Your little one has developed from an adorable, squishy baby into an adorable, active toddler. They are full of personality and keep each day entertaining.

Suddenly, though, your child is 18 months old and it seems like those days are never-ending because your sweet angel simply will not go to sleep. (A feeling hard to relate to, since you would give anything to curl up in a nice warm bed…)

Short of investing in coffee and under-eye creams, what can a parent do? And why did your previously snoozing toddler begin this sleep boycott out of nowhere? The answers to these questions as well as ones you’re currently too tired to think of await you below.

Considered by some to be the toughest of the typical baby and toddler sleep regressions, the 18-month sleep regression is a time when your toddler might go from sleeping pretty well both day and night to protesting sleep or waking frequently.

Your child may sometimes refuse to nap or sleep at all. This can come on quickly and for seemingly no reason.

As you see this begin to happen, it may jog memories of sleepless nights and bedtime battles back when they were around 4 and 8 months old. This sleep regression brings an added challenge because now your toddler has more to say and they’ve come a long way in learning to express their wishes!

While you likely did not have to think about explaining the importance of sleep to your 8-month-old or worry that your 4-month-old would figure out how to crawl out of their crib, your 18-month-old’s broader skill set can make this sleep regression more challenging.

With their heightened sense of independence and more advanced motor skills, the 18-month sleep regression generally requires a little more diplomacy and creativity than was necessary in the past. It’s nothing a sense of humor and a strong cup of coffee can’t get you through though!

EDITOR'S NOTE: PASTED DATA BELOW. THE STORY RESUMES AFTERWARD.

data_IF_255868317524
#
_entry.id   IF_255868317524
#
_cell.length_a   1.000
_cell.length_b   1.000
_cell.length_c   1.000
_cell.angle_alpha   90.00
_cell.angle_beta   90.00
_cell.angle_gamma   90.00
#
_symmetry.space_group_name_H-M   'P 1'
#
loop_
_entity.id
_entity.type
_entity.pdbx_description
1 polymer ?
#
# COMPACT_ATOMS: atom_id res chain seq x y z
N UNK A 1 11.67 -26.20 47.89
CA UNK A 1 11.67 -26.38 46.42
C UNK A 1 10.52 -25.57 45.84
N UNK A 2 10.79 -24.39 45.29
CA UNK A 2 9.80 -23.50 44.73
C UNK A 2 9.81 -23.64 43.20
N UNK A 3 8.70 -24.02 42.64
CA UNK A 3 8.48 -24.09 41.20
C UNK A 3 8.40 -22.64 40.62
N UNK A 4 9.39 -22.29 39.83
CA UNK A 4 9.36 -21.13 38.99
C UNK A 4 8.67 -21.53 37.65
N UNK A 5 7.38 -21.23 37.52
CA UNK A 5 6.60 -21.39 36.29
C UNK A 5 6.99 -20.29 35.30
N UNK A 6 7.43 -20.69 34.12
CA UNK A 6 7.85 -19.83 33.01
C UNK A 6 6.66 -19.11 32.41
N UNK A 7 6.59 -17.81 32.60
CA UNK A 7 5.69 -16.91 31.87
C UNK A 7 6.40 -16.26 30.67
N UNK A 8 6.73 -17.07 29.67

It can differ greatly depending on the child, but typically the 18-month sleep regression lasts anywhere from 2 to 6 weeks.

Before getting too scared by the thought of 6 weeks of restless sleep, keep in mind that some children may never experience it or experience it only for a short time.

Like all sleep regressions, the 18-month sleep regression is very personal in how long it sticks around. Following some of the tips below may help keep it on the shorter side!

Although it’s called a sleep regression, take heart that this temporary change in sleep patterns is actually a sign of your child’s growth and development!

Sleep regressions are frequently associated with brain development and physical milestones, and the 18-month sleep regression is no different.

You may have noticed your child sprouting up like a weed or sporting a grin with a few more teeth. Growth hormones released in the body to help your child get bigger can actually disrupt your child’s sleep cycles. And teething is notoriously uncomfortable. So you can partially blame that new height and those sharp new teeth for a few less restful nights.

As part of their social-emotional growth around 18 months, your child may be experiencing a return of some separation anxiety. This can lead them to become concerned when parents and trusted caregivers leave them alone to sleep.

Your child may also seem a little more willful as they have a stronger desire for independence and a greater sense of self, which can lead to some protests if sleep is being chosen for them over something else they would like to do!

First and foremost, remember that this 18-month sleep regression will not last forever. This should actually be a temporary challenge.